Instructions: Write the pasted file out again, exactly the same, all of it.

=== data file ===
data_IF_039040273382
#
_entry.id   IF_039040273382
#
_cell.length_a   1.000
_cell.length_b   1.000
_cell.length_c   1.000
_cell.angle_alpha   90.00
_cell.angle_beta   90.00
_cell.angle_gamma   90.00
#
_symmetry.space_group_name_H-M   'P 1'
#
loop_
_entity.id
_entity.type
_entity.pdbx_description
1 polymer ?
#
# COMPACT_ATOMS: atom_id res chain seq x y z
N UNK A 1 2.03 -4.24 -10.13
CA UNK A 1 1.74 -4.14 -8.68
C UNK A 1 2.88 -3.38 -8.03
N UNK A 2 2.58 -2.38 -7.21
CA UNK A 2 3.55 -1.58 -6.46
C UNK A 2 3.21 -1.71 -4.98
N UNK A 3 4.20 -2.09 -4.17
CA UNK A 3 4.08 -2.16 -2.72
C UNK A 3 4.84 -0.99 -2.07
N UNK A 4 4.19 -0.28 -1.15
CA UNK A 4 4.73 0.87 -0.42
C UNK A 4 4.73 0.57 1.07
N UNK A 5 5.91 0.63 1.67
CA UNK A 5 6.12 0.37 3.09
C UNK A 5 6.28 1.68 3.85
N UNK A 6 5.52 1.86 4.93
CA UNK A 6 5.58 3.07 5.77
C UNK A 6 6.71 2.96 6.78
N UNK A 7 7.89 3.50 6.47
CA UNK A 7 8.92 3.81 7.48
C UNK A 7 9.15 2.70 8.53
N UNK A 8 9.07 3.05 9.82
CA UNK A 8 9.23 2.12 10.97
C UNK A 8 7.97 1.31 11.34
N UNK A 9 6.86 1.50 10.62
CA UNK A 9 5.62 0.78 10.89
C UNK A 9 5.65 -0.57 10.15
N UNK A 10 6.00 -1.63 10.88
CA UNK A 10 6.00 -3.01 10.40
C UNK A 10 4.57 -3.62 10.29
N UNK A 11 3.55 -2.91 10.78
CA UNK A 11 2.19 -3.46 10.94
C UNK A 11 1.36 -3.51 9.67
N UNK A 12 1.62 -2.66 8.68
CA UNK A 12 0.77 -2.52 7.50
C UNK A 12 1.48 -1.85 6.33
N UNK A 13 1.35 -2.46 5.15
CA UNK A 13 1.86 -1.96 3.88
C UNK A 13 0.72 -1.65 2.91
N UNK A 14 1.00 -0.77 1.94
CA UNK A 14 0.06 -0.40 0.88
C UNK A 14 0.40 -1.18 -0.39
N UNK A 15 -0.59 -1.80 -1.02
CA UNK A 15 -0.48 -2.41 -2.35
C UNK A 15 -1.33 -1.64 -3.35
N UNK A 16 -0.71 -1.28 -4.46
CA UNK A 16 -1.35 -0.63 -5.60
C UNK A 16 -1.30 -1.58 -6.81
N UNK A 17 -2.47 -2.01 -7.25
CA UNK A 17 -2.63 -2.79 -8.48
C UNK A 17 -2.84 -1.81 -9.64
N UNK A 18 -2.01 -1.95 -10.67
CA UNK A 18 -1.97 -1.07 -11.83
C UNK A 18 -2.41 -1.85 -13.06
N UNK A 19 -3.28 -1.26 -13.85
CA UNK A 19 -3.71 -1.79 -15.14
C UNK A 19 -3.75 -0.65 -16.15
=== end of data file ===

data_IF_039040273382
#
_entry.id   IF_039040273382
#
_cell.length_a   1.000
_cell.length_b   1.000
_cell.length_c   1.000
_cell.angle_alpha   90.00
_cell.angle_beta   90.00
_cell.angle_gamma   90.00
#
_symmetry.space_group_name_H-M   'P 1'
#
loop_
_entity.id
_entity.type
_entity.pdbx_description
1 polymer ?
#
# COMPACT_ATOMS: atom_id res chain seq x y z
N UNK A 1 2.03 -4.24 -10.13
CA UNK A 1 1.74 -4.14 -8.68
C UNK A 1 2.88 -3.38 -8.03
N UNK A 2 2.58 -2.38 -7.21
CA UNK A 2 3.55 -1.58 -6.46
C UNK A 2 3.21 -1.71 -4.98
N UNK A 3 4.20 -2.09 -4.17
CA UNK A 3 4.08 -2.16 -2.72
C UNK A 3 4.84 -0.99 -2.07
N UNK A 4 4.19 -0.28 -1.15
CA UNK A 4 4.73 0.87 -0.42
C UNK A 4 4.73 0.57 1.07
N UNK A 5 5.91 0.63 1.67
CA UNK A 5 6.12 0.37 3.09
C UNK A 5 6.28 1.68 3.85
N UNK A 6 5.52 1.86 4.93
CA UNK A 6 5.58 3.07 5.77
C UNK A 6 6.71 2.96 6.78
N UNK A 7 7.89 3.50 6.47
CA UNK A 7 8.92 3.81 7.48
C UNK A 7 9.15 2.70 8.53
N UNK A 8 9.07 3.05 9.82
CA UNK A 8 9.23 2.12 10.97
C UNK A 8 7.97 1.31 11.34
N UNK A 9 6.86 1.50 10.62
CA UNK A 9 5.62 0.78 10.89
C UNK A 9 5.65 -0.57 10.15
N UNK A 10 6.00 -1.63 10.88
CA UNK A 10 6.00 -3.01 10.40
C UNK A 10 4.57 -3.62 10.29
N UNK A 11 3.55 -2.91 10.78
CA UNK A 11 2.19 -3.46 10.94
C UNK A 11 1.36 -3.51 9.67
N UNK A 12 1.62 -2.66 8.68
CA UNK A 12 0.77 -2.52 7.50
C UNK A 12 1.48 -1.85 6.33
N UNK A 13 1.35 -2.46 5.15
CA UNK A 13 1.86 -1.96 3.88
C UNK A 13 0.72 -1.65 2.91
N UNK A 14 1.00 -0.77 1.94
CA UNK A 14 0.06 -0.40 0.88
C UNK A 14 0.40 -1.18 -0.39
N UNK A 15 -0.59 -1.80 -1.02
CA UNK A 15 -0.48 -2.41 -2.35
C UNK A 15 -1.33 -1.64 -3.35
N UNK A 16 -0.71 -1.28 -4.46
CA UNK A 16 -1.35 -0.63 -5.60
C UNK A 16 -1.30 -1.58 -6.81
N UNK A 17 -2.47 -2.01 -7.25
CA UNK A 17 -2.63 -2.79 -8.48
C UNK A 17 -2.84 -1.81 -9.64
N UNK A 18 -2.01 -1.95 -10.67
CA UNK A 18 -1.97 -1.07 -11.83
C UNK A 18 -2.41 -1.85 -13.06
N UNK A 19 -3.28 -1.26 -13.85
CA UNK A 19 -3.71 -1.79 -15.14
C UNK A 19 -3.75 -0.65 -16.15